4/30/2016 0 comments

Pre-Order: Canoeing & Kayaking South Central Wisconsin: 60 Paddling Adventures Within 60 Miles of Madison

I couldn’t be more excited to announce that one half of Miles Paddled, Mr. Timothy Bauer, has a guidebook about to launch in 45 days.

Following in the footsteps of notable paddling guide staples, Timothy has added to the paddling landscape by highlighting opportunities in the Southern Wisconsin area. Much like Michael Duncanson, or the derivative paddling bible, Paddling Southern Wisconsin by Mike Svob, his guide provides updated information on a few familiar destinations conveniently located near Madison, but much like Frank Piraino, he covers the in-betweens and otherwise undiscovered gems located in our own backyard.

The premise of this book is simple: 60 trips within 60 miles of Madison. In addition to being the capital of the state, Madison provides a tidy geological demarcation such that everything to the east was glaciated in the last Ice Age some 13,000 years ago, while everything to the west wasn’t. With Madison at the center, the 60-mile circumference extends to Platteville to the southwest, Horicon to the northeast, Lake Geneva to the southeast, and Wonewoc to the northwest.

This book primarily offers single-day outings, with the exception of a few trips that require a one-night minimum campout on a river (or two nights, depending on your pace and water levels). The landscapes these rivers and creeks course through are as varied as the streams themselves: Driftless cliffs and glacier-deposited drumlin hills, gentle prairies and wind-swept marshes, oak savannas and floodplain swamps, just to name a few. There are even a few lake trips featured, for flatwater enthusiasts, all of them protected from gas-motor engines.

It is Timothy’s sincere belief that you can find wildness in your own backyard without having to drive five hours to seek out wilderness. While wilderness experiences are certainly wonderful, they’re impractical for most of us who are just looking for fun spots close to home but are still pretty, protected, and offer momentary escapes. This book offers both off-the-beaten path water trails as well as established trips, and for beginner paddlers and experienced ones alike. There’s something for everyone.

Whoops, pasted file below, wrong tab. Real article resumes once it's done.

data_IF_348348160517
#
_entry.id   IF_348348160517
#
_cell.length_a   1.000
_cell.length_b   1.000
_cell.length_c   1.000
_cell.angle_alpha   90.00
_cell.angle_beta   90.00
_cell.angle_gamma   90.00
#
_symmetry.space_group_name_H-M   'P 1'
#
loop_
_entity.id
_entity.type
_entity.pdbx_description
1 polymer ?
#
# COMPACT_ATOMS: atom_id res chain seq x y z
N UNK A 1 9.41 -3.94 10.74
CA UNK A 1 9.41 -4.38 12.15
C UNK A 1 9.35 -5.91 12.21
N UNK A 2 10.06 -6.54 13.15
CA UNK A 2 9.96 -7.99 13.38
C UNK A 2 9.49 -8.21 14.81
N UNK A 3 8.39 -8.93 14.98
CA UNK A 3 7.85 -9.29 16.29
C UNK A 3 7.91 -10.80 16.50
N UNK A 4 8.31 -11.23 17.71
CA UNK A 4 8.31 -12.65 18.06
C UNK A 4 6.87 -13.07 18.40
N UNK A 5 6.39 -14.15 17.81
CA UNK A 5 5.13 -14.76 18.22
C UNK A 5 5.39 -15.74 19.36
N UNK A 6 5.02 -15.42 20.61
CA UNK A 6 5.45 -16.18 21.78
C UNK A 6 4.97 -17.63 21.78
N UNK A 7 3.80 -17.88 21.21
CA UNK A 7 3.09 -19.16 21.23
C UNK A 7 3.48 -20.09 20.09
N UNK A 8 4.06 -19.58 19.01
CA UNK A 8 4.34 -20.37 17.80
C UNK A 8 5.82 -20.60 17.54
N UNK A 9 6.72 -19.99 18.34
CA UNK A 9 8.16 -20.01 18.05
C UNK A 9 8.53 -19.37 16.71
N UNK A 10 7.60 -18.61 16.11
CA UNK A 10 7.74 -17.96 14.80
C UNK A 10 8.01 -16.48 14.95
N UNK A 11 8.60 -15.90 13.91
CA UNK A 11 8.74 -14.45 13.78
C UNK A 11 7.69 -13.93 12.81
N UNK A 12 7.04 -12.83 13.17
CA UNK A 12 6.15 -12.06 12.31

He's put in countless hours documentary these paddles, dozens of which are not posted on milespaddled.com. We can't wait to share this with you. Preorder now on Amazon.com.

4/29/2016 0 comments

Yahara River XI

Windsor to Highway 113
☆ ☆

A section fraught with deadfall and other obstructions, this trip will frustrate all but gluttons for punishment and paddling masochists.

Attractive before it gets, well, ugly.

April 9, 2016

Class Difficulty:

4' per mile (first 3 miles), then 2' per mile, then <1' per mile.

Windsor: ht/ft: 1.5 | cfs: 40

Recommended Levels:
We don’t recommend paddling this trip. At all. Ever.

Windsor Road, Windsor, Wisconsin
Highway 113/Northport Drive, Madison, Wisconsin

Time: Put in at 1:20p. Out at 5:25p.
Total Time: 4h 5m
Miles Paddled: 9

Wildlife: Huge trout, lots of wood ducks, bald eagles, hawks, turkey vultures and several dozen sandhill cranes.
Time worth driving to: It isn't.

To be fair, I expected this trip to suck (which it did). Being so close to Madison, there had to be a reason why we’d never had any info on this section of the otherwise popular Yahara River. True, there is a 1.5-mile stretch that winds through a golf course (interestingly though, this was the funnest part of the whole trip.) Then there is a wooly (and slightly wild) unknown from the interstate to Cherokee Marsh. And finally there’s slogging through the marsh itself.

It was reasonable to expect the golf course section to be clear, perhaps with a low-clearance bridge or two to portage around (in fact, there was just one requiring a portage). And I knew that the marsh would be open. It’s that middle section that was a crapshoot. I expected there to be downed trees and logjams – though not as many as there actually are.